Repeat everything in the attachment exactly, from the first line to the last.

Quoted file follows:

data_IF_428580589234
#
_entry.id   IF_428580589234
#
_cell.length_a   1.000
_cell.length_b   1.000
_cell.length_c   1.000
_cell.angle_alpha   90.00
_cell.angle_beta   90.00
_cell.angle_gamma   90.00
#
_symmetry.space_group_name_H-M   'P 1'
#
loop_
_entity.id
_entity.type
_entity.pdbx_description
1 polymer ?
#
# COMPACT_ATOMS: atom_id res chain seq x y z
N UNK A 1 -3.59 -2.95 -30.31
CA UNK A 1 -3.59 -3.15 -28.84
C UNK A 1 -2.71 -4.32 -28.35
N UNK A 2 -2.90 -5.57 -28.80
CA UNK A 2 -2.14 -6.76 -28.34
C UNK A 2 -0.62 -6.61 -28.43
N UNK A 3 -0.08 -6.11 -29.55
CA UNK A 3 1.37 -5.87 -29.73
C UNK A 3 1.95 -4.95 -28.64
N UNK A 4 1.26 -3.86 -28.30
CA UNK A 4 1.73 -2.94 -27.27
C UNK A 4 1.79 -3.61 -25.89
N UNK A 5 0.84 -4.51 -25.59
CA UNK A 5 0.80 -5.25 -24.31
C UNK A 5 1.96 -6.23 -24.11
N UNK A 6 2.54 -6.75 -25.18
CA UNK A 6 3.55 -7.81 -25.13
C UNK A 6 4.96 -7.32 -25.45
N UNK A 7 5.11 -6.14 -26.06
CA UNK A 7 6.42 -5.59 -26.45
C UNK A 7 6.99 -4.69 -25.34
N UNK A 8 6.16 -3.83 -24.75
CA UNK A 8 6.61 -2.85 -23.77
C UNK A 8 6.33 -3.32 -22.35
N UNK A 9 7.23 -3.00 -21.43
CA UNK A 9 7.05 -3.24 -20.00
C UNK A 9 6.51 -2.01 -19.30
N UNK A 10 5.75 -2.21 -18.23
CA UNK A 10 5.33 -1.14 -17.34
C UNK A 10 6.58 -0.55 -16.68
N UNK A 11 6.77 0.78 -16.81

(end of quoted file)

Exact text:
data_IF_428580589234
#
_entry.id   IF_428580589234
#
_cell.length_a   1.000
_cell.length_b   1.000
_cell.length_c   1.000
_cell.angle_alpha   90.00
_cell.angle_beta   90.00
_cell.angle_gamma   90.00
#
_symmetry.space_group_name_H-M   'P 1'
#
loop_
_entity.id
_entity.type
_entity.pdbx_description
1 polymer ?
#
# COMPACT_ATOMS: atom_id res chain seq x y z
N UNK A 1 -3.59 -2.95 -30.31
CA UNK A 1 -3.59 -3.15 -28.84
C UNK A 1 -2.71 -4.32 -28.35
N UNK A 2 -2.90 -5.57 -28.80
CA UNK A 2 -2.14 -6.76 -28.34
C UNK A 2 -0.62 -6.61 -28.43
N UNK A 3 -0.08 -6.11 -29.55
CA UNK A 3 1.37 -5.87 -29.73
C UNK A 3 1.95 -4.95 -28.64
N UNK A 4 1.26 -3.86 -28.30
CA UNK A 4 1.73 -2.94 -27.27
C UNK A 4 1.79 -3.61 -25.89
N UNK A 5 0.84 -4.51 -25.59
CA UNK A 5 0.80 -5.25 -24.31
C UNK A 5 1.96 -6.23 -24.11
N UNK A 6 2.54 -6.75 -25.18
CA UNK A 6 3.55 -7.81 -25.13
C UNK A 6 4.96 -7.32 -25.45
N UNK A 7 5.11 -6.14 -26.06
CA UNK A 7 6.42 -5.59 -26.45
C UNK A 7 6.99 -4.69 -25.34
N UNK A 8 6.16 -3.83 -24.75
CA UNK A 8 6.61 -2.85 -23.77
C UNK A 8 6.33 -3.32 -22.35
N UNK A 9 7.23 -3.00 -21.43
CA UNK A 9 7.05 -3.24 -20.00
C UNK A 9 6.51 -2.01 -19.30
N UNK A 10 5.75 -2.21 -18.23
CA UNK A 10 5.33 -1.14 -17.34
C UNK A 10 6.58 -0.55 -16.68
N UNK A 11 6.77 0.78 -16.81